[Ndn-interest] Understanding push-type data

Hugh Edwards hughedwards94 at gmail.com
Thu Jan 14 14:19:57 PST 2016

Hi all,

I'm quite new to NDN, but I think beginning to get the hang of it.
One thing I'm getting stuck on understanding is how NDN supports pushed
data, or peer to peer communication. My understanding is that NDN
eventually aims to replace IP, rather than be used in conjunction with it
so this type of communication must be supported.

Basically I'm having trouble with the following:
For a client to send data to a server, it is possible to embed data in the
Interest (much like a HTTP GET request) which could be sent to a unique
prefix identifiable to a registered user on a website, for example. Is it
possible to guarantee the Interest will reach the server through having the
returned Data having a very brief freshness period?

That would work well for small amounts of data but for a file upload for
example, I imagine embedding that would be unwieldy and not conform to the
NDN convention.
However, to send a file otherwise would require (as far as I understand):
-The user sends an Interest to a reserved prefix which is guaranteed to
reach the server
-The server responds with an ACK (implementation specific, perhaps
-The server sends an Interest to the user, as a go-ahead to send some data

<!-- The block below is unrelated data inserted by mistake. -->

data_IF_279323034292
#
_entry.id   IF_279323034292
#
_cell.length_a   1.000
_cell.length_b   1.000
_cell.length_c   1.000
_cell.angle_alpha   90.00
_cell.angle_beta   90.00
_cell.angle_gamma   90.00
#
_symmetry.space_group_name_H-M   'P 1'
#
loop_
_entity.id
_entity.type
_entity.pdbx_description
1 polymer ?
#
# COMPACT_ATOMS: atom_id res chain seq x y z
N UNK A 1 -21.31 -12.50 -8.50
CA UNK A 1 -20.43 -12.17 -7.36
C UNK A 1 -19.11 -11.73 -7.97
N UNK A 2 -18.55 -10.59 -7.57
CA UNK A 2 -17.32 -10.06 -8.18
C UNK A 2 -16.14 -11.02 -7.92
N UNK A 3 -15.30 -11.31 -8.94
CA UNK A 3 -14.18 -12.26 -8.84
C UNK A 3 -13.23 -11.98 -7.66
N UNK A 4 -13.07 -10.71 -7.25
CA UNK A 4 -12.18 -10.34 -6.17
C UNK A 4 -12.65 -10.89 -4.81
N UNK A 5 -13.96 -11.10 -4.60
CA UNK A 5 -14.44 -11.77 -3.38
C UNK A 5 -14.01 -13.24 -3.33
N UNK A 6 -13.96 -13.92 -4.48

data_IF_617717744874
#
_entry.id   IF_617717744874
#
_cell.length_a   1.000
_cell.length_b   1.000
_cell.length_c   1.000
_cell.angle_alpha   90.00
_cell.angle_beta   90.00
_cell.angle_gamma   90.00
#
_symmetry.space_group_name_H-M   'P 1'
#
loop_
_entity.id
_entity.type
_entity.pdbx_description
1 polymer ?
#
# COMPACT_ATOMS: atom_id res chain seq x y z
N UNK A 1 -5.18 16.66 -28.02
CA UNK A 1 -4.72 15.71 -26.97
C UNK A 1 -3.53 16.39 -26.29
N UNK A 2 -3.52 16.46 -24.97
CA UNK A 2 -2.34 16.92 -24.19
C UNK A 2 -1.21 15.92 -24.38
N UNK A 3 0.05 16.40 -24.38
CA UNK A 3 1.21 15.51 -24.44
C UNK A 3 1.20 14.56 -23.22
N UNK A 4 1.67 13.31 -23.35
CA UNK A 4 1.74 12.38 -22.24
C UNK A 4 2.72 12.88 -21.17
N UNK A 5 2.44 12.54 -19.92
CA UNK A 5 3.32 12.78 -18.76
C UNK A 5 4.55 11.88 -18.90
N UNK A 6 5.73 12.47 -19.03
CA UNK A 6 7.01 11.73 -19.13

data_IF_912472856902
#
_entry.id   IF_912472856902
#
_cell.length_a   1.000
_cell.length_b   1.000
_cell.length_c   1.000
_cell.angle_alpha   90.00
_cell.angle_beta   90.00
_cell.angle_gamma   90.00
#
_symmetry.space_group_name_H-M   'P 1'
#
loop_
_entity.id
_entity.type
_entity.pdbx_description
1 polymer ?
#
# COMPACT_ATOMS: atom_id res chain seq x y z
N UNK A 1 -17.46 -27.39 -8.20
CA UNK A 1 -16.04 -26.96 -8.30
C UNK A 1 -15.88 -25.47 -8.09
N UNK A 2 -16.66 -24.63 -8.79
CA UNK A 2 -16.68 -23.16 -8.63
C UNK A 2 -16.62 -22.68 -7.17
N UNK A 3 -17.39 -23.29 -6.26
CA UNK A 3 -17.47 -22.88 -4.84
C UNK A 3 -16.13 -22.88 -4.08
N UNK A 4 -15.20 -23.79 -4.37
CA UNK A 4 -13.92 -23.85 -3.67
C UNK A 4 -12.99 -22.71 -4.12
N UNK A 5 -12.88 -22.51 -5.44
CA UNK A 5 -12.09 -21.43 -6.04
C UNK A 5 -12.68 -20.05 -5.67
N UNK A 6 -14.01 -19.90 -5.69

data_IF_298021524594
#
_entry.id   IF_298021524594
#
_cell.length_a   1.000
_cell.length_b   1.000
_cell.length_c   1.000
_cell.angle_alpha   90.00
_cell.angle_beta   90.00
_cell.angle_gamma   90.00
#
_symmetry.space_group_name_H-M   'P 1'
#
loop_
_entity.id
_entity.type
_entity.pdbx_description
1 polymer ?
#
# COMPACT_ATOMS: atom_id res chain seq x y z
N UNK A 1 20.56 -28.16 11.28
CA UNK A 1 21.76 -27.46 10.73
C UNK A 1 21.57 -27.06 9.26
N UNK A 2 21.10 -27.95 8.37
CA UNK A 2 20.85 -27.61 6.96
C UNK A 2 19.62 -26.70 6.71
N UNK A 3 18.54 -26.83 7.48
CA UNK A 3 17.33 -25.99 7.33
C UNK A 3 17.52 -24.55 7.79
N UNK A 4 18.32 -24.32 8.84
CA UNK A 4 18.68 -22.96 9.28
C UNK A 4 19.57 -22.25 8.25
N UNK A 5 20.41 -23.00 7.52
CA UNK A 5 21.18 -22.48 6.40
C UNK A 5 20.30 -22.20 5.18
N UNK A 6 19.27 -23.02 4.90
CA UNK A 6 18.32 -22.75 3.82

-User responds to that Interest with the Data they initially wished to send

I don't understand in this instance how the server would be able to route
the data to the client, unless the client itself had a unique registered
prefix which it embedded within the initial Interest. And if that were the
case would that require every user to have a routable prefix which would
lead to their PC?


Secondly in regards to the synchronisation method of facilitating
pushed-type data:
in the ChronoSync paper (of ChronoChat) it seems that it requires a
specific prefix which utilises the broadcast strategy to effectively
communicate the state to all nodes. If multiple applications wished to use
their own broadcast prefix to use this type of synchronisation, would that
then require router configuration (presumably automatically) to have the
prefix registered and propagated such that other routers knew where to send
Data? And on an Internet scale, if a router didn't broadcast on this prefix
(it seems application specific, so only local routers would be configured
to broadcast for this) but instead used a best-route strategy, would that
then cause a network partition? How is it guaranteed that the
synchronisation method will reach all users requesting it?

I hope these questions make sense, and I realise they may be based on a
fundamental misunderstanding of the protocol.
Sorry for the wall of text :)

Thanks in advance,
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